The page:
POSGCD: ‘Treat them all the same’

Info meeting, hearing ahead on Alcoa-LCRA plans for area water

An information session and the long-awaited public hearing on Alcoa’s plans to drill 24 water wells are set for consecutive evenings Monday and Tuesday.

In advance of the 5:30 p.m. Tuesday public hearing in the Milano Civic Center/Fire Station, Gary Westbrook, POSGCD general manager, has reminded concerned residents the district’s stated goal is that “everyone who wishes to produce should be treated the same at any given time.”

Westbrook also challenged a perception that Alcoa’s plans will lower aquifer levels by 250 feet, maintaining that figure came from a computer model and that POSGCD uses “actual water level data and not model predictions to make decisions regarding permits and maximum production rates.”

CAPARO—The POSGCD public hearing will come one day after the 6 to 8:30 p.m. Monday Community Advisory Panel to Alcoa (CAPARO) information session at the Alcoa Lake Training Center.

That session will be the first public appearance by LCRA since it announced three weeks ago it is in the process of purchasing 34,000 acres of Alcoa Rockdale Operations land, along with water rights and power contracts.

PRODUCTION—Westbrook said Alcoa’s application is being treated the same as any other applicant before the POSGCD, under rules established long before any applications.

“Currently, a landowner is allowed a maximum of two acrefeet per year,” he said. “Someone owning 100 acres is currently entitled to permit up to 200 acre-feet per year, equivalent to pumping continuously 62 gallons per minute.”

Westbrook said those num- bers were established primarily to allow crop irrigation during driest years and could change “if there becomes a problem with groundwater availability in the future.”

DROP—Westbrook said the estimate for a 250-foot drop in the aquifer if Alcoa’s pumping plans are granted is based on the applicant’s (Alcoa) being required to use the state’s Groundwater Availability Model for the permitting process.

“That model does predict, if the full amount of pumping from the application is produced each year from 2012 to 2040, water levels in some part of the aquifer would drop 250 feet,” he said.

But Westbrook says POSGCD uses actual water level data and not model predictions to make decisions regarding permits and maximum production rates.

“Based on historical permitee usage, the actual pumpage from Alcoa, and other permitees, will be less than permitted amounts,” he said. “In years of average rainfall, most permitees produce about one-third or less of their permitted amount.”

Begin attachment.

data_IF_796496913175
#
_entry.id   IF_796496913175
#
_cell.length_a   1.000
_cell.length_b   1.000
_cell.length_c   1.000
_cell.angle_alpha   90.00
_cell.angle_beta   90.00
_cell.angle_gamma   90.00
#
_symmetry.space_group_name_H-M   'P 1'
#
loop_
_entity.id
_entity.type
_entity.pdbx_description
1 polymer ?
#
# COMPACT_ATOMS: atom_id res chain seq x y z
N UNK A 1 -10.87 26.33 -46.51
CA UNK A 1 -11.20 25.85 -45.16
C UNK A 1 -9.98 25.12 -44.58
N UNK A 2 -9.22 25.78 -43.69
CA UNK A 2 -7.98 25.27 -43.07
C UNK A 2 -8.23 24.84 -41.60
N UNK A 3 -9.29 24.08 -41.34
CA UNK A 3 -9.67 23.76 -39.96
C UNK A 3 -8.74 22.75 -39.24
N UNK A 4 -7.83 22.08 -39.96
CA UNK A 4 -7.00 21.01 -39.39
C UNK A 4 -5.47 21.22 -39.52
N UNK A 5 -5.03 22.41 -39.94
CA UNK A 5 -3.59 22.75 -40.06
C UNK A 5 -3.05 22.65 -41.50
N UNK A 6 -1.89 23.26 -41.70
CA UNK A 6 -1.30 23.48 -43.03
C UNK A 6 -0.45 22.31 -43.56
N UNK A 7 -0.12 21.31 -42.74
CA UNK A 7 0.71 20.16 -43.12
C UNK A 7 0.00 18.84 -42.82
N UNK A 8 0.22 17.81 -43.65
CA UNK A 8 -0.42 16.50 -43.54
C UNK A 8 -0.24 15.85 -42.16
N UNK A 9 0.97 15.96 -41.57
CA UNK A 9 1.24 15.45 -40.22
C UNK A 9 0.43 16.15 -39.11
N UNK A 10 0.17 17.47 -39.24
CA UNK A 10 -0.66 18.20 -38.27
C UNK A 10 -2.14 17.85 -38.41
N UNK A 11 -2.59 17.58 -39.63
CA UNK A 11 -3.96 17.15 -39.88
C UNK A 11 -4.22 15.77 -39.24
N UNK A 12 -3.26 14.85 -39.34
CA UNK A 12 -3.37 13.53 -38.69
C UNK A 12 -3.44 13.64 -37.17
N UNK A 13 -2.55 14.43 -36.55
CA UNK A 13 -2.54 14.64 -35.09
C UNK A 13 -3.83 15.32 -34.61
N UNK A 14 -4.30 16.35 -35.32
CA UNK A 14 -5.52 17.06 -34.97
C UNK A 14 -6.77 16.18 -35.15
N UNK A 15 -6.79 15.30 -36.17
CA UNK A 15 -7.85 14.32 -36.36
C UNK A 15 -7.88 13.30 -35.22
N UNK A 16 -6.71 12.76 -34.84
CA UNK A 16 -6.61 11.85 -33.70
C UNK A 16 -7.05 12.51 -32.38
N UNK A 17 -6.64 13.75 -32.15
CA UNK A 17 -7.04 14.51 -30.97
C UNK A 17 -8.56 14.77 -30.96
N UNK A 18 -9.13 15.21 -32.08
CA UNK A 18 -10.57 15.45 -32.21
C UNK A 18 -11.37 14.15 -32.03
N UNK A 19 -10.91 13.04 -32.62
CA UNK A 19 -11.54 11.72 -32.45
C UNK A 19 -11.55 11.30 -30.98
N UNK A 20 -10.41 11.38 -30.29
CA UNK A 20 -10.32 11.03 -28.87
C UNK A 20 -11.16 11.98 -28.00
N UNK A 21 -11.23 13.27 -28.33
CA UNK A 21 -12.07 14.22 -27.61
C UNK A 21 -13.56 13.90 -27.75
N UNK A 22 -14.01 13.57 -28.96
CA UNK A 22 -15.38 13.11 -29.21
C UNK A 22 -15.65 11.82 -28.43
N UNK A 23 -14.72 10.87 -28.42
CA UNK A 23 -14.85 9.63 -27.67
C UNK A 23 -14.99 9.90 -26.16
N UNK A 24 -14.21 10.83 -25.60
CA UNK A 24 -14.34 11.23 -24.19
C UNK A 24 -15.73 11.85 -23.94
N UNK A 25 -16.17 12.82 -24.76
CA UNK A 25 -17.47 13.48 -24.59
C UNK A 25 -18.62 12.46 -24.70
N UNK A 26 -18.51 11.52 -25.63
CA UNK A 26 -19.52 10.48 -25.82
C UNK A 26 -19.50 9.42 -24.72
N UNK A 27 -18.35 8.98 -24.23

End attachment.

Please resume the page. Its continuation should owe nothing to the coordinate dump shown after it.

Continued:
Westbrook also said the state’s model includes production which has not yet been permitted, yielding some duplication of pumping in the Alcoa model.

“Also, there is some evidence the state’s model might be overestimating drawdown because of a misrepresentation of geologic faults,” he said.

PROTECTION—Westbrook said the POSGCD has a mandate to protect the district’s (Milam and Burleson counties) aquifers so they “remain viable sources of water for district residents.”

He said POSGCD has adopted desired future condition (DFC) standards, which guide its decisions.

“Sooner or later a point of maximum sustained production by the aquifers may be reached,” he said.

Westbrook said groundwater districts are the state’s method of management of groundwater, just as river authorities manage surface water.

“As recently as last year, river authorities not only curtailed permits but, in some instances, completely revoked entire permitted amounts,” he said.

LCRA SALE—Westbrook said the pending LCRA purchase has no effect on the hearings.

“If Alcoa’s applications are granted, and they sell them to LCRA, the LCRA will own a permit that includes the application which was filed to secure it,” he said.

“Alcoa’s application is for on-site and in-district industrial use. If LCRA desires to transport water from the district, it will need to go through the entire process again to either amend parts of the existing permit or file for a new one for production, and then they will need to file new applications to transport that water,” he said.

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